paperfd with Chinese money and he's aa
American adding machine trying to strike
a, balance." Birmingham Age-Herald.
JACK DtftR YOU HOST BtTIRtO.
UTrU CHANQf. PllCtSWHYOU
"BUSINESS IS GOOD THANK YOU
LY. Nicholas Oil Company
Good Roads and Mud.
By B. 3. ALEXANDER.
"Well boy, we're stuck."
The farmer with whom Hunting
Eye was riding climbed 'off his wa
gon and took hold of a wheel. The
Indian Boy jumped down and, be
tween the two of them, they helped
the team pull the wagon out of the
"That's a rotten road," said the
farmer as they started on, "the com
missioners ought to see to fixing
it." . .
"'Why are the commissioners sup
posed to take care of the road?"
"Originally roads were private.
Each person made and kept up- his
way than by allowing each person
to make his own. "
"Now the county usually takes
care of the roads. The county com
own just as he wanted them; But
soon the state took over this work
because it saw that a better system
of roads could be worked out that
in the history of girlhood as a never-did-it-wall
(Tomorrow learn how to beat the
gas man and read the meter your
self.) (Copyright, 1920, by J. H. Millar.)
.18 l .20
U 3e -26
1 1 ,:
. 38 Ao
What 'has Billy drawn?
Draw from one to two. and so on to the
missioners usuallv decide when new
roads are to be laid out; old roads
changed; or important improve
ments made in them such as pav
ing, etc. The ordinary upkeep and
repair of the roads is usually under
the control of Road Supervisors,
one for each township either elect
ed by the people of the township or
appointed by the township trustees
or the county commissioners.
"These Supervisors either hire
men to keep the roads in repair, or
require each man in the township
to work on the roads for a certain
length of time each year. Of course,
the method of doing this work var
ies in different states, 'but usually,
it is done as I have described."
"Why is this road we are on now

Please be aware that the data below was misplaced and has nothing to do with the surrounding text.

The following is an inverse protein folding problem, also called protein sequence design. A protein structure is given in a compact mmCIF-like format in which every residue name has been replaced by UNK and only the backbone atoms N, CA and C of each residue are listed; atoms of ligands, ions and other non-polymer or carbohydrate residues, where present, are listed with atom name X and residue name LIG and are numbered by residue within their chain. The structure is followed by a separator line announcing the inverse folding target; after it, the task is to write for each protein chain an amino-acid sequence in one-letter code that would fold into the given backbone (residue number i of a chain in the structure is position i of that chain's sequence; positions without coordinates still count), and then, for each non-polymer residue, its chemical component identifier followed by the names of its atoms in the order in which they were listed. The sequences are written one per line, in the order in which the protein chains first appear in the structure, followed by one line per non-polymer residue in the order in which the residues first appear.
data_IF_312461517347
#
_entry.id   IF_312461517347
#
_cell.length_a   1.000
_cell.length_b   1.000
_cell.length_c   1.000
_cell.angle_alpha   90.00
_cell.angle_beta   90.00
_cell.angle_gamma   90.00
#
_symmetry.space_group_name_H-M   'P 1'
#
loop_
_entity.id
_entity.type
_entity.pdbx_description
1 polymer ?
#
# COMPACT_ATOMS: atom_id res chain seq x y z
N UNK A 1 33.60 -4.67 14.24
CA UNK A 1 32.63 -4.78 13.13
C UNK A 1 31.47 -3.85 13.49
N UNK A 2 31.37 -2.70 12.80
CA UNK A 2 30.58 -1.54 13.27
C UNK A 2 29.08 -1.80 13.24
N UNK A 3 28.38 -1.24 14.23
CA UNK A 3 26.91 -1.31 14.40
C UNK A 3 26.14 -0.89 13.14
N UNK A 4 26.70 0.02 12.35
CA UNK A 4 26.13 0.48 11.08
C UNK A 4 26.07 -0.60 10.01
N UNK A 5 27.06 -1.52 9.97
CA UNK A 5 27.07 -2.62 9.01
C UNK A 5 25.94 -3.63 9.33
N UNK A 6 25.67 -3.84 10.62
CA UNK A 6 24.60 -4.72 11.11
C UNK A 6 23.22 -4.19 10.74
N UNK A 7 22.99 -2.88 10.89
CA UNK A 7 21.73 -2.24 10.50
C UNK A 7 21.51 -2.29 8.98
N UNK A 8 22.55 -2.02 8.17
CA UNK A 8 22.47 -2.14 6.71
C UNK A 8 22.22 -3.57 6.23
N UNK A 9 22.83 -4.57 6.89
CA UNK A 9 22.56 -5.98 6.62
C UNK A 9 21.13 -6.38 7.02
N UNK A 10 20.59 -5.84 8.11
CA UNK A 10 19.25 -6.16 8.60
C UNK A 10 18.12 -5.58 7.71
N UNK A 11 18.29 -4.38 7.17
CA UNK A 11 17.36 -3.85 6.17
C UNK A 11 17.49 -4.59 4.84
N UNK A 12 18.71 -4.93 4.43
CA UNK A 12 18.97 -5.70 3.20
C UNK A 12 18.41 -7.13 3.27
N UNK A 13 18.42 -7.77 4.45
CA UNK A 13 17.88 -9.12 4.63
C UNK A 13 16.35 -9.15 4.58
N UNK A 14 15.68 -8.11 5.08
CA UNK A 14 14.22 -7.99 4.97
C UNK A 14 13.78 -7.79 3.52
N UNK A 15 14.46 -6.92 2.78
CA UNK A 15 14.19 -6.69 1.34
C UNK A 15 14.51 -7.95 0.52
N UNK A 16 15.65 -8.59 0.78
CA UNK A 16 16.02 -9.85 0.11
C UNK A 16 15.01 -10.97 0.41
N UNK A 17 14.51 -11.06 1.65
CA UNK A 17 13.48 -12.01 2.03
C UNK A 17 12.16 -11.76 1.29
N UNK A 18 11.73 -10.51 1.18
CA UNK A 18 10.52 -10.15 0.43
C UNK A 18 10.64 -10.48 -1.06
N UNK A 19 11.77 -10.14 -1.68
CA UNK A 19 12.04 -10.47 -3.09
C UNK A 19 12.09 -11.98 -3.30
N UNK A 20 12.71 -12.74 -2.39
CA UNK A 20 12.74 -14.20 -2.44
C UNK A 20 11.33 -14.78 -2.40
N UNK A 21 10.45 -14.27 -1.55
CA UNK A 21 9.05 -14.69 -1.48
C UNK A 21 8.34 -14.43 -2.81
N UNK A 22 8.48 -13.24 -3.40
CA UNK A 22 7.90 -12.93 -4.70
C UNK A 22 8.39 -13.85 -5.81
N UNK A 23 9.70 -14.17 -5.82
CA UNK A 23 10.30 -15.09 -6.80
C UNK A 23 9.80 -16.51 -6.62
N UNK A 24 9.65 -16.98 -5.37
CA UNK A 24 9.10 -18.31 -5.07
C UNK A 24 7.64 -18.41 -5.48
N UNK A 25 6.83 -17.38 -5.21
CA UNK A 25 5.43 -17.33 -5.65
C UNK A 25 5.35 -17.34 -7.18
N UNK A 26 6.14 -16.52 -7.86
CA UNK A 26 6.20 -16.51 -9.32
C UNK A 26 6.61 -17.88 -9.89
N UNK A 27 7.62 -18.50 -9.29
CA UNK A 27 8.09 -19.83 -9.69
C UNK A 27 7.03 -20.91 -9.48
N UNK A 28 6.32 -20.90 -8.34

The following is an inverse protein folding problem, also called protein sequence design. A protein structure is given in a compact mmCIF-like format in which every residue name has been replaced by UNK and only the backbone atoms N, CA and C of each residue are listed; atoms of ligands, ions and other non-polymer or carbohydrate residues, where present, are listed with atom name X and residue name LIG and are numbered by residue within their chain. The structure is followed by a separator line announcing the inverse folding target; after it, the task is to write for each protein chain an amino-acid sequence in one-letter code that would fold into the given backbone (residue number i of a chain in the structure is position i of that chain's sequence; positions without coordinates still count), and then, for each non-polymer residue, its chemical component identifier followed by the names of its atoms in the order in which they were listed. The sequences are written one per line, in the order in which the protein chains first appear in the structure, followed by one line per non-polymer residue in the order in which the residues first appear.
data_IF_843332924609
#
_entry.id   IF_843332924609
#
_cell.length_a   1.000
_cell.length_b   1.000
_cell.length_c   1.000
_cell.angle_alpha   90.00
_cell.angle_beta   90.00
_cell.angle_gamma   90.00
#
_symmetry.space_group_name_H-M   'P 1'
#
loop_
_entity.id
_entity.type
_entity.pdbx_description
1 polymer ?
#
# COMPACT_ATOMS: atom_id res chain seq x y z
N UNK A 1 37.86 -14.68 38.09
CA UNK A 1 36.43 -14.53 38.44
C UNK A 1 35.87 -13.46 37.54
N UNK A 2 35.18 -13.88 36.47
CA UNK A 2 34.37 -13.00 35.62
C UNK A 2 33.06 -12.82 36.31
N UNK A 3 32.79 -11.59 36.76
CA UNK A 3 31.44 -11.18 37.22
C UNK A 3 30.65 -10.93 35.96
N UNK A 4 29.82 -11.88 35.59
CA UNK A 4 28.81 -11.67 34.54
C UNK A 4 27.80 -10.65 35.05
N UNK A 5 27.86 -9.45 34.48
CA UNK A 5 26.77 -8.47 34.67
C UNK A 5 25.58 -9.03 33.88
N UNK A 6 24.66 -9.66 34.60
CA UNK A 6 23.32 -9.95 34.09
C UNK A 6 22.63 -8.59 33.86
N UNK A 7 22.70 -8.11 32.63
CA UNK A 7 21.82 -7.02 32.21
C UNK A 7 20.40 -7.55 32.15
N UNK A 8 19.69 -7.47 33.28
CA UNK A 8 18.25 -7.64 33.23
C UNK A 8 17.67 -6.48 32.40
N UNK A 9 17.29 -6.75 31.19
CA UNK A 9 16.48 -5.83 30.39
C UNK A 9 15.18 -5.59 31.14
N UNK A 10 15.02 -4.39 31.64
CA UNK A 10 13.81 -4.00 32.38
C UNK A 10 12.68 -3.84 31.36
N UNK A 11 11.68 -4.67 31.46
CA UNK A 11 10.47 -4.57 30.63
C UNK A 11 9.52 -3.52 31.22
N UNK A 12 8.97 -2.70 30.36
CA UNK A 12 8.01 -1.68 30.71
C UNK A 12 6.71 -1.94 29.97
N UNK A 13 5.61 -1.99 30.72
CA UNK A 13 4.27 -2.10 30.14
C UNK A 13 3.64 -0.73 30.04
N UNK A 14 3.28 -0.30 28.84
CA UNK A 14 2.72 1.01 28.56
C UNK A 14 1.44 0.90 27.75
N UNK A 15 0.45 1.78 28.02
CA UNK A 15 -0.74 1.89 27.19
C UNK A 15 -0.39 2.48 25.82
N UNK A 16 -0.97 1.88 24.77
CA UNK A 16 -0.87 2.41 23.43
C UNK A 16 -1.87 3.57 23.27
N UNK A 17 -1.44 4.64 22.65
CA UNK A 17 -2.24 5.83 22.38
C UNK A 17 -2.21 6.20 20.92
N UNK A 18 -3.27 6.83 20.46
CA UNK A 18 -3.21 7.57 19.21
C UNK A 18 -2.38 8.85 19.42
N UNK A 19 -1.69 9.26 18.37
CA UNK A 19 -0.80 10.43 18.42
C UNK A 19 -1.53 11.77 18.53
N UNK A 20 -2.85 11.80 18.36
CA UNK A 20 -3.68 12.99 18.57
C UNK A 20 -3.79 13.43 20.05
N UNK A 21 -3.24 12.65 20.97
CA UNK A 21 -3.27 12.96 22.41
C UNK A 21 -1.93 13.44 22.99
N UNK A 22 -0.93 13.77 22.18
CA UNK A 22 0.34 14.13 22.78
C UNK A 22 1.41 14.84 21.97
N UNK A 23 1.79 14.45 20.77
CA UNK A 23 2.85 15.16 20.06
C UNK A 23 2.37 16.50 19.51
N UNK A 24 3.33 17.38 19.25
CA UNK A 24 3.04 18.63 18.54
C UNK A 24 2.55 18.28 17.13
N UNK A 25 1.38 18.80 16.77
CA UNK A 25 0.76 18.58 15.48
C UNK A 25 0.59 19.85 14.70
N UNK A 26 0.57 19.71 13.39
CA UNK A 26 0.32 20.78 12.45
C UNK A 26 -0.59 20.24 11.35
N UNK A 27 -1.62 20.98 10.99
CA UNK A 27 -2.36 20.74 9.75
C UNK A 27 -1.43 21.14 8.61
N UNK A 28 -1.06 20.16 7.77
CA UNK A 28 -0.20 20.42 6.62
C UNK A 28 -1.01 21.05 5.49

so much better than the one where
we got stuck?"
"This is a state road. The state
sometimes helps the counties to
build roads between the larger cities.
The state gave about half the money
required to build this road on con
dition that the counties and town-i
ships raise the other half. Some
times the state bears all the expense
of improving a road.
"Many roads are paved or other
wise improved by private organiza
tions with some state or county
help. The Lincoln Highway, the
Dixie Highway, the Yellowstone
Trail and the Old National Pike
were built by' combined work, of
private persons and the govern
ment." (Girls read about the fun of a
bobsled party or a hayrack ride to
morrow.) Copyright, 3920, by J. H. Millar.
M pianos never
better than vtfvn
maker of a lead
The single except
km to this rule is
It alone improves
ing pnncijHe or
aTJ.arir ( 1
Our beautiful stock
comprises the high
class Grands and Up
rights, Kranich &
Bach, Sohmer, Vose
& Sons, Brambach,
and others, some of
which have been sold
under our personal
supervision for over
45 years. Our cash
prices (plainly tag
ged) are our . time
prices. . '
1513 DOUGLAS ST.
The Art and Music Store.
ffin.. 2 '
A checking account
with this bank is a -real"'
aid to economy. It puts a.
check -on extravagance, sim
plif ies home accounting, ;
saves, time, encourages
thrift. " s
We invite checking
accounts both large and
small. Requirements as to
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Window service is prompt,
accurate, courteous. .
1 wanonai Dmii